Clays bolsters bindery with Petratto investment
Monday, January 7, 2019
Clays has invested in a Petratto Cordoba heavy duty folder-gluer to support the evolution of its bindery.
The machine, which was supplied by Intelligent Finishing Systems (IFS), was installed at the firm’s Bungay, Suffolk facility in November.
It has enabled the business to introduce two-up book production to make its operations more cost-effective, efficient and streamlined.
“We needed a system that could fold and glue two-up,” said general manager Paul Bullen.
“We were outsourcing the work, but our suppliers could only produce one-up. Two-up is much more efficient and we wanted to start completing more jobs that way.”
The company first considered the Petratto Cordoba in 2013 but for various operational reasons the project was put on hold and picked up again 12 months ago.
The Cordoba range uses a matrix system to crease substrates prior to folding. It incorporates a traditional folding section with a knife and matrix creasing unit.
The folder has a modified roller configuration and fold plate angle, which eliminates cracking and curls when folding heavy stocks.
It can crease a wide range of substrates from 80 to 600gsm, including heavy boards or plastics, lamination, cross grain and digital print, and can fold from 140 to 600gsm.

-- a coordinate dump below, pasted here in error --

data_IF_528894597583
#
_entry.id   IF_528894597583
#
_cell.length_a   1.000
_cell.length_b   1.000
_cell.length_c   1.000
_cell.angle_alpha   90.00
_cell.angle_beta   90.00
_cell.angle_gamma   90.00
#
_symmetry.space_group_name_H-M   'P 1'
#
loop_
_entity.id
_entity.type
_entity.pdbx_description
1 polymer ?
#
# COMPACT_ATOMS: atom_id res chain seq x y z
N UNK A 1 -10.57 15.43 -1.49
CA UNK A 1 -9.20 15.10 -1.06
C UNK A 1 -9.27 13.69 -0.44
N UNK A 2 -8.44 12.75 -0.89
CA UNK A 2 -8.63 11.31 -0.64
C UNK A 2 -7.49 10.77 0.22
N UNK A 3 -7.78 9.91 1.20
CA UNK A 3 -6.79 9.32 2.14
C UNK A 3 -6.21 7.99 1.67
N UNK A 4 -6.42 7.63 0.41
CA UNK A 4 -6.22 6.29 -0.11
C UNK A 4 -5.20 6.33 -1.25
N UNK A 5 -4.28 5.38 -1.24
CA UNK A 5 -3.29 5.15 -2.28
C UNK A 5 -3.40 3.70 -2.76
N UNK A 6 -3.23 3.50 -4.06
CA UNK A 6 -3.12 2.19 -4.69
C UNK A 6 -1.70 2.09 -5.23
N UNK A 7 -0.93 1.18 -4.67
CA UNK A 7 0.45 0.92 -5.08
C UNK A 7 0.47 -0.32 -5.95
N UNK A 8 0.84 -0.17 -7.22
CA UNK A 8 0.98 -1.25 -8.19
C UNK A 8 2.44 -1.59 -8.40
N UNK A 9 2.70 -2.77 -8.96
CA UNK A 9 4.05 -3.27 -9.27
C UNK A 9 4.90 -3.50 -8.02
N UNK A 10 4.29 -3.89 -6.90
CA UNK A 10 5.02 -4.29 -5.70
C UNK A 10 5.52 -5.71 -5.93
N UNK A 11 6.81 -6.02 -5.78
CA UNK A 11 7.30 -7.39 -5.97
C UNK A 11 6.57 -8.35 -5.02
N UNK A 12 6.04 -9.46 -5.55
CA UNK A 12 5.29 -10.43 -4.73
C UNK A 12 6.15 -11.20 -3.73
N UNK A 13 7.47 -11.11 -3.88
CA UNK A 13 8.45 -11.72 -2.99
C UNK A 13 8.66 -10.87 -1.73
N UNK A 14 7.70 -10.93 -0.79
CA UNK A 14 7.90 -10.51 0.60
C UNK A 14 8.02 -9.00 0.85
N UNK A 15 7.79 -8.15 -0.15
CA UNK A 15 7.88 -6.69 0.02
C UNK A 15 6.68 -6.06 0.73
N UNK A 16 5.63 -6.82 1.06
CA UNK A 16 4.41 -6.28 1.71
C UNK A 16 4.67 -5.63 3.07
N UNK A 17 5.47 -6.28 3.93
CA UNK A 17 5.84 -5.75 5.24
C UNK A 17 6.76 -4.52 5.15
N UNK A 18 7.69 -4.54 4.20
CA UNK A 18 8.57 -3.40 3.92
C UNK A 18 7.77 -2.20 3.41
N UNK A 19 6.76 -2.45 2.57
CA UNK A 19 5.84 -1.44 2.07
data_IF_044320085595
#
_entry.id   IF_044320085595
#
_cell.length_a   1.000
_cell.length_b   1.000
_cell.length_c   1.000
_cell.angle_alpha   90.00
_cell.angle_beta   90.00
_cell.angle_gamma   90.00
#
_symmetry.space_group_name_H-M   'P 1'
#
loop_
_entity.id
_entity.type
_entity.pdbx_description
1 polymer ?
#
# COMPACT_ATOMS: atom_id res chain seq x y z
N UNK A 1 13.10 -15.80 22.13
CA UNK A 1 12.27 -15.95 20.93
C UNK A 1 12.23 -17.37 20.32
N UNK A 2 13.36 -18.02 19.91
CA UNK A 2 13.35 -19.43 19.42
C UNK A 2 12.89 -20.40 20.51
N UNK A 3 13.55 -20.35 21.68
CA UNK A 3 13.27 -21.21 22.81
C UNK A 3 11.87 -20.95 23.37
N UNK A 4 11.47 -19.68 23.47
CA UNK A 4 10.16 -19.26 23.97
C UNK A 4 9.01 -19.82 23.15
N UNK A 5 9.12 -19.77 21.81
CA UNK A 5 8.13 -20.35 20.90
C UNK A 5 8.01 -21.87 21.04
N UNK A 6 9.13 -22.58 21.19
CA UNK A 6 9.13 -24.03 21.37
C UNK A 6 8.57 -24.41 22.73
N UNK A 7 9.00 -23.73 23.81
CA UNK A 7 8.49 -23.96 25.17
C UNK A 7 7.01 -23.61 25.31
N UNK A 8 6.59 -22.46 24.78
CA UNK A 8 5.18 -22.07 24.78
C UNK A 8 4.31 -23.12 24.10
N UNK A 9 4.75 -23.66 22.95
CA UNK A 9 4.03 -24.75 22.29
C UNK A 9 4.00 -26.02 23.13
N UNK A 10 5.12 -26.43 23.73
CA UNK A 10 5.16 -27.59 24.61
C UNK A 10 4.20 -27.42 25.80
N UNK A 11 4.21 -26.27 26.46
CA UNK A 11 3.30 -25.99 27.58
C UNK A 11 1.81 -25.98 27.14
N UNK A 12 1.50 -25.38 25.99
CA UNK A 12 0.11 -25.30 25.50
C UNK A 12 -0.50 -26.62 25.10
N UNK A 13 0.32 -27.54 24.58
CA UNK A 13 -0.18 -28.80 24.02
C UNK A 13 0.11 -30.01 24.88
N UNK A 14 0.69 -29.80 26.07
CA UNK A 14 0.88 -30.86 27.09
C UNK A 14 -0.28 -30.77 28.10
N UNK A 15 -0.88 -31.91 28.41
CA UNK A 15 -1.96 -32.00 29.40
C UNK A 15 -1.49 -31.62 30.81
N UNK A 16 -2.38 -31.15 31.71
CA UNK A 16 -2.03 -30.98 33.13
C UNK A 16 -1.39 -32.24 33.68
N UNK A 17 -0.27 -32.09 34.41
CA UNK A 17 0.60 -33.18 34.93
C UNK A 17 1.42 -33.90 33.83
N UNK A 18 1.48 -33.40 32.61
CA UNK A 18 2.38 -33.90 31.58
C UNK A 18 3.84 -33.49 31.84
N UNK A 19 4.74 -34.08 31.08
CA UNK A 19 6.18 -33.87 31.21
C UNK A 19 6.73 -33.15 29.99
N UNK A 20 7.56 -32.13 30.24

“We liked the fact that it easily manages short runs too – from 100 to 100,000,” said Bullen.
“The best thing about it is its fast change over. Other systems glue and plough fold and that can take up to an hour to change jobs on. This is much faster.”
The UK’s biggest book printer, Clays was founded 200 years ago. Last May the business was bought by Italian firm Elcograf for £23.8m and later in the year it installed an HP PageWide T490HD web press.
With a restructured board now in place, Clays currently employs around 700 people and turns over £76.5m. It prints around 150 million books a year and also offers a distribution service.
The business runs a wide range of conventional and digital kit for production from one copy to millions in a variety of formats. One of its machines, a Timson web press, suffered a small fire on 1 October, but the situation was quickly dealt with and caused “no impact at all” to service.